In adults over age 50 living independently, having a chronic illness greatly increases risk of depressive episodes, according to a Statistics Canada survey – and the highest rates of depression among the 36 illnesses tracked are chronic fatigue syndrome (30% of patients); fibromyalgia (14%); and migraine (9%).
By comparison, although fully 82.4% of the overall survey population reported having one or more chronic conditions, only 3.7% of them reported depression. And only 1.0% of the survey population reporting no chronic conditions were depressed.
The data, collected in 2002 and reported by University of Calgary researchers in the June issue of the Journal of Affective Disorders*, is based on analysis of nearly 16,000 survey responses.
This new awareness of depression risks should focus attention on prevention and treatment efforts for the chronically ill, says Kirsten Fiest, a lead author of the report.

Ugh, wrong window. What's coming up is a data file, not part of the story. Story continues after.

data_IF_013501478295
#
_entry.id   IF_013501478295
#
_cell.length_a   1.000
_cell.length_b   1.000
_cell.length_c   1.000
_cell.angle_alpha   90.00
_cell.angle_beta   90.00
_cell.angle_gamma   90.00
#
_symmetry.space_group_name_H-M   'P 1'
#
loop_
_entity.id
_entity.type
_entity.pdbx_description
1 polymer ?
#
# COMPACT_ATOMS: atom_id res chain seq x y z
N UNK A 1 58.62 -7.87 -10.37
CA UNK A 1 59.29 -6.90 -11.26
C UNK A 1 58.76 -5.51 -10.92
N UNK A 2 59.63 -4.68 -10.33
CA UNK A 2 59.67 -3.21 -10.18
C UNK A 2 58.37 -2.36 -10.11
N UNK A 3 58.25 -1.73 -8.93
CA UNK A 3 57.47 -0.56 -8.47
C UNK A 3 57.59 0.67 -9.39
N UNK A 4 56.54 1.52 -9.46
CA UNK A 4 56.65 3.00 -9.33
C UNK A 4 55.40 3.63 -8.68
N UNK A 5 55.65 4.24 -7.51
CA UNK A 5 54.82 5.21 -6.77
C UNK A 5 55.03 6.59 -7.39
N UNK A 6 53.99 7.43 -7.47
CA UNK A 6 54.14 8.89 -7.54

And to make matters worse for the chronically ill, “Depression can affect cognitive function, creating difficulty in adhering to treatments,” says U of Calgary professor Dr. Scott Patten. “It also zaps people of the energy and optimism that are so badly needed in coping with chronic illnesses. In some instances, it makes symptoms worse. For example, depression tends to magnify the experience of pain.”
* “Chronic conditions and major depression in community-dwelling older adults,” Journal of Affective Disorders, June 2011.
Source: University of Calgary (Canada) Hotchkiss Brain Institute, news release by Kathryn Sloniowski, June 15, 2011